More difficult to shave off the definition of ethical leadership—but perhaps no less necessary—are ethical values that are universally-held and maybe even intrinsic to ethics itself. Thornton lists honesty, integrity and fairness. However, it may not to be ethical to be honest, such as in telling a Nazi SS officer that a family of Jews is hiding in the wall between the kitchen and living room. Fairness too might be conditional from an ethical standpoint. Whether integrity, which can be defined as congruence between word and deed, contains substantive ethical principles is itself a matter of dispute (see “Integrity in Strategic Leadership”).
Beyond the unnecessary roadblocks evinced in Thornton’s depiction of the problem in defining ethical leadership, the attitude of some practitioners—whether consultants or leaders—toward knowledge generally (and especially on a construct as potentially ideological as ethical leadership) functions as an obstacle to achieving a definition. Viewing knowledge as “just another perspective” among opinions—essentially treating knowledge as opinion—is to tacitly dismiss defining itself. In other words, treating knowledge as relative or simply as whatever anyone happens to think about a topic effectively eviscerates scholarship, not to mention clearly defined concepts. The meaning of a word becomes whatever the user decides, and this dilutes meaning itself and impairs communication. I suspect that behind practitioners who reject the academic literature of a concept relevant to their own field, or treat a theory or empirical result as simply another perspective among their own opinions is the false presumption of being entitled as scholars without the higher education that is requisite. Whether in raising their own opinions to the status of knowledge or disavowing knowledge as anything more than opinion, the anti-intellectualism is ultimately self-defeating. If the only thing that can go into the definition of a concept is opinion, the project of defining ethical leadership is indeed doomed. Fortunately, knowledge does exist—even in the case of the concept of leadership! Such knowledge is neither opinion nor subject to it. Therefore, in order for the phenomenon of ethical leadership to achieve an a priori conceptual solidity, scholarship is needed. Such scholarship, being oriented to the concept itself, should not be based on empirical surveys, opinions from the field, or even the participating scholars’ own ideological agendas.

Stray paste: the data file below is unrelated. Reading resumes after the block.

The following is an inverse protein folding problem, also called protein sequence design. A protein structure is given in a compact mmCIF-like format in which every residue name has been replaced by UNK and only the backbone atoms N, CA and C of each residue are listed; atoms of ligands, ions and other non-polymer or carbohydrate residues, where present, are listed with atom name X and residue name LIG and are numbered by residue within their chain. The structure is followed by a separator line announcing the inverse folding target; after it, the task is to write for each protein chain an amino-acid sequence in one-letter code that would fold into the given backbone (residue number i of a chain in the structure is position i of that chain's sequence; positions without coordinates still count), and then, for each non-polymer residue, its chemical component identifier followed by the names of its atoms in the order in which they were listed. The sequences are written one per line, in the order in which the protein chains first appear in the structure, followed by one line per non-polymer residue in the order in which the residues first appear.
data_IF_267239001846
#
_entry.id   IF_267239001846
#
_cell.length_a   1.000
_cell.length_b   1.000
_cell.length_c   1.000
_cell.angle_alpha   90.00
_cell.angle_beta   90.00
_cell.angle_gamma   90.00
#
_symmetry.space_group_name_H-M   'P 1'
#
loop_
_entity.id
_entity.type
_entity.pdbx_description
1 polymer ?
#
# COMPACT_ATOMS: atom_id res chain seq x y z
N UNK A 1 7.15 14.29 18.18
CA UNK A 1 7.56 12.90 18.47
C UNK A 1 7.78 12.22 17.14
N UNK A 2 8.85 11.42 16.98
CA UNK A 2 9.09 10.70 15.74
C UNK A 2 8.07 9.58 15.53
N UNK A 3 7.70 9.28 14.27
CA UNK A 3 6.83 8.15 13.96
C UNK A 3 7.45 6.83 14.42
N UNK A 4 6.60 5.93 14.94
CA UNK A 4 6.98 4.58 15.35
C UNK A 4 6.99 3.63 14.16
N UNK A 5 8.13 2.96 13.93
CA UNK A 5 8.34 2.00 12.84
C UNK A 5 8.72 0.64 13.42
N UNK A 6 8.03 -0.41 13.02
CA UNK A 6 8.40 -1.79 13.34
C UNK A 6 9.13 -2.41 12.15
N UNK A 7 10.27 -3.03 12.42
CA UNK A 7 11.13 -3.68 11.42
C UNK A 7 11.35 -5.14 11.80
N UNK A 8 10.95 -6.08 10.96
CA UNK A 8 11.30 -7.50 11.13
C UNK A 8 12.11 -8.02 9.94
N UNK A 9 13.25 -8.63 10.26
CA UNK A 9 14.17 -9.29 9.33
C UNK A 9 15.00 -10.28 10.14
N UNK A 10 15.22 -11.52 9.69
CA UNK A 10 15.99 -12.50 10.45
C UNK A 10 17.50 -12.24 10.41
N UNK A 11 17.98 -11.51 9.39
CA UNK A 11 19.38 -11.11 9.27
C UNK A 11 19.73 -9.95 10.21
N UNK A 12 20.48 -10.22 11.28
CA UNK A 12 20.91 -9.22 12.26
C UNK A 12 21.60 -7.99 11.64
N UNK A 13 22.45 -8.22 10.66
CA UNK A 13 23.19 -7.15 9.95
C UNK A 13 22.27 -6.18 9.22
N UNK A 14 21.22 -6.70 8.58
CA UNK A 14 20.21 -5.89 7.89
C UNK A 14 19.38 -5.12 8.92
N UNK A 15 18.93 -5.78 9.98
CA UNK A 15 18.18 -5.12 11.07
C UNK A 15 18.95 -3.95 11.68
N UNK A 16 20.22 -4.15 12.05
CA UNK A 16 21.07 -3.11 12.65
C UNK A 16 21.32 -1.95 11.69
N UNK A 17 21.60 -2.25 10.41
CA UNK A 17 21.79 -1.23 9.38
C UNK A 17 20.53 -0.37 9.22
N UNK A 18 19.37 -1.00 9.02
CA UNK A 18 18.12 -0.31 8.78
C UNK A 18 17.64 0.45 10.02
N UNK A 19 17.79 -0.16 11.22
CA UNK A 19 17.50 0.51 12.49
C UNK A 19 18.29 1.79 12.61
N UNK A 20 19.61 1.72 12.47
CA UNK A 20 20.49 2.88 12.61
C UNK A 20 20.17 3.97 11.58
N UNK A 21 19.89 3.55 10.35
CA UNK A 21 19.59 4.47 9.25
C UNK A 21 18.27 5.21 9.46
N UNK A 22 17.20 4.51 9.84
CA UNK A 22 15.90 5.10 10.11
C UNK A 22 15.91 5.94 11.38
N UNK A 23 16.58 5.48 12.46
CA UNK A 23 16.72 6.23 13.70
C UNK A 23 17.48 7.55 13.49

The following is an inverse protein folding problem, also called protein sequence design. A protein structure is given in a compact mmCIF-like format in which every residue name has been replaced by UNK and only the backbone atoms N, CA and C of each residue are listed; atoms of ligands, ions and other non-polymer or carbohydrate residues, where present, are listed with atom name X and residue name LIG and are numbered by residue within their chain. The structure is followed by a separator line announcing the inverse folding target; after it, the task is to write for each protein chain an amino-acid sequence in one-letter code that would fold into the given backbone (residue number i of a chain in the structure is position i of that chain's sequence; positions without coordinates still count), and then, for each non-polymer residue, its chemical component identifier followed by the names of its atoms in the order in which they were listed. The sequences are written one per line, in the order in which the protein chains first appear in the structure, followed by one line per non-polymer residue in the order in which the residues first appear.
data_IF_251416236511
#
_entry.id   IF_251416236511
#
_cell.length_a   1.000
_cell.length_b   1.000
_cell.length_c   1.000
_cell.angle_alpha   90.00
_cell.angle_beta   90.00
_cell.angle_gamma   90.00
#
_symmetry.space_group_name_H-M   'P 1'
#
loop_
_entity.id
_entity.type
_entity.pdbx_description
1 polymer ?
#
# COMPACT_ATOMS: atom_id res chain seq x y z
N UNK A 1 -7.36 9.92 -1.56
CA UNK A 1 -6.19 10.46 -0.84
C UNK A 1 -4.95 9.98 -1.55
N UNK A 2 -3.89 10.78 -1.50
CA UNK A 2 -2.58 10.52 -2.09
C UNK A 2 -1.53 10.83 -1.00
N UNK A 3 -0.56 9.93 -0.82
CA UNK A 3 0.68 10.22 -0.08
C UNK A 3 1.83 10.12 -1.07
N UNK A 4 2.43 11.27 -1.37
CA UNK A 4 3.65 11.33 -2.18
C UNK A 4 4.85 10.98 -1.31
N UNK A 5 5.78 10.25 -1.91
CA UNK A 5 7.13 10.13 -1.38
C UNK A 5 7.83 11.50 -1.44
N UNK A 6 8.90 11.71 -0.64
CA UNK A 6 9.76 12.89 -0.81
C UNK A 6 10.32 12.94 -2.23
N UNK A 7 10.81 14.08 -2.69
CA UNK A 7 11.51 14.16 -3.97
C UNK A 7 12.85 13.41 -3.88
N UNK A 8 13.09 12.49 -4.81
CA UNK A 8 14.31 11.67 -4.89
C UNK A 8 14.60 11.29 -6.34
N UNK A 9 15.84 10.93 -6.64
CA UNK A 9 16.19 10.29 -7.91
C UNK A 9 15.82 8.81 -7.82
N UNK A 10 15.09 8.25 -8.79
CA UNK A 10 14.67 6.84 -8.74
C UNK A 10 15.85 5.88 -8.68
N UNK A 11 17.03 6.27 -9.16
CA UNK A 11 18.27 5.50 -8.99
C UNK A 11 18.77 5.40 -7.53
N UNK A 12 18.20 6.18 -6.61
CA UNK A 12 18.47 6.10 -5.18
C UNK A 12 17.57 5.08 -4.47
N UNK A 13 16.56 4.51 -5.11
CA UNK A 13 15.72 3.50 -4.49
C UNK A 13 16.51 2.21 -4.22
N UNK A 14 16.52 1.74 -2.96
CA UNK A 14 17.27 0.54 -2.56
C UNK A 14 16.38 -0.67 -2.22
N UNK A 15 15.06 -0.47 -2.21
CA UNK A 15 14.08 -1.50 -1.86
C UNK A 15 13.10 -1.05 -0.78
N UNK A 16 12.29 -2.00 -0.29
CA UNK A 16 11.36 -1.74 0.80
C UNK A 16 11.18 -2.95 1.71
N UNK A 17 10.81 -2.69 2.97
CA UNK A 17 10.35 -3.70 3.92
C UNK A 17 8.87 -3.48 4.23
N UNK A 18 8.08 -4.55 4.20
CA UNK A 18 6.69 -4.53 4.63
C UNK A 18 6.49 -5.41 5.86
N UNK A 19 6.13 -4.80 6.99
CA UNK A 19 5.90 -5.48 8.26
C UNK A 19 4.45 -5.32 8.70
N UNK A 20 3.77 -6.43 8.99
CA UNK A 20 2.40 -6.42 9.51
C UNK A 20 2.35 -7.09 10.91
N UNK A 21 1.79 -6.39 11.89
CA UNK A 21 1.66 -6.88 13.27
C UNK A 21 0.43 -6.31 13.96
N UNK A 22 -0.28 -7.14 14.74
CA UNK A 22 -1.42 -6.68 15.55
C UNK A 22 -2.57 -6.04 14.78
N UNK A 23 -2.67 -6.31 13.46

1. Linda Fisher Thorton, “Leadership Ethics Training: Why Is It So Hard to Get It Right?” September 2009.
Monday, September 1, 2014
In complex social arrangements, such as exist in governments, business firms, and religious organizations, a person must climb through many levels before reaching persons of sufficient height and occupational breadth that what had been said to be binding requirements suddenly become as though unfettered butterflies. Astoundingly, the mid-level subordinates may even object as the rules are relegated back to their true status as guidelines. Beyond the element of greater authority, a greater perspective in terms of what truly matters is profoundly important in this regard. Having many decades of lived experience, plus a certain maturity in place of pettiness, is also in the mix. A Pope of the Roman Catholic Church, for example, may be more likely to pick up on a sincere heart of the sort Jesus would praise than run through a laundry list of doctrinal requirements.
In the film Emperor (2012), religion and government are intertwined in the Japanese emperor, who was until shortly after World War II also officially a living god. Although his aides attempt to put General MacArthur into a straightjacket of protocol for the meeting with the emperor at the end of the film, both the general and the emperor are off sufficient maturity and perspective to disabuse themselves of the protocols and focus on the truly important stuff. To discern the petty from the profoundly important is a key feature of upper-echelon leadership.
The entire essay is at “The Emperor”